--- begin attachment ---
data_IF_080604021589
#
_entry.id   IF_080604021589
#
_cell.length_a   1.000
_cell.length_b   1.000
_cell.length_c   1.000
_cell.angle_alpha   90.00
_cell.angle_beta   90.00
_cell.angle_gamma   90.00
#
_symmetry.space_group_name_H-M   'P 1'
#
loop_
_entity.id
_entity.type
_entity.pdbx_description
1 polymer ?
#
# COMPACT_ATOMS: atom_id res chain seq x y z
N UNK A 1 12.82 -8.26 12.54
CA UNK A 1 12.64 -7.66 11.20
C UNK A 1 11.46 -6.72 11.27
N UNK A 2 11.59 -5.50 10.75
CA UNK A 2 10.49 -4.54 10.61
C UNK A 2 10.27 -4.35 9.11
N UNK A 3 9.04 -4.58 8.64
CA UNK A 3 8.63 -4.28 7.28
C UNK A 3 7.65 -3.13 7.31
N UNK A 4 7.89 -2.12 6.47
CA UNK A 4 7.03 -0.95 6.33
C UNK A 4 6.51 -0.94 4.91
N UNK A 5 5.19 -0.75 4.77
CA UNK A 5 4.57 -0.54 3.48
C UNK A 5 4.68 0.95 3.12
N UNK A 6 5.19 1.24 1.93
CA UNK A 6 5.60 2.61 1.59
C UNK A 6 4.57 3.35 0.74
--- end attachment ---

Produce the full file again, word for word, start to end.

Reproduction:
data_IF_080604021589
#
_entry.id   IF_080604021589
#
_cell.length_a   1.000
_cell.length_b   1.000
_cell.length_c   1.000
_cell.angle_alpha   90.00
_cell.angle_beta   90.00
_cell.angle_gamma   90.00
#
_symmetry.space_group_name_H-M   'P 1'
#
loop_
_entity.id
_entity.type
_entity.pdbx_description
1 polymer ?
#
# COMPACT_ATOMS: atom_id res chain seq x y z
N UNK A 1 12.82 -8.26 12.54
CA UNK A 1 12.64 -7.66 11.20
C UNK A 1 11.46 -6.72 11.27
N UNK A 2 11.59 -5.50 10.75
CA UNK A 2 10.49 -4.54 10.61
C UNK A 2 10.27 -4.35 9.11
N UNK A 3 9.04 -4.58 8.64
CA UNK A 3 8.63 -4.28 7.28
C UNK A 3 7.65 -3.13 7.31
N UNK A 4 7.89 -2.12 6.47
CA UNK A 4 7.03 -0.95 6.33
C UNK A 4 6.51 -0.94 4.91
N UNK A 5 5.19 -0.75 4.77
CA UNK A 5 4.57 -0.54 3.48
C UNK A 5 4.68 0.95 3.12
N UNK A 6 5.19 1.24 1.93
CA UNK A 6 5.60 2.61 1.59
C UNK A 6 4.57 3.35 0.74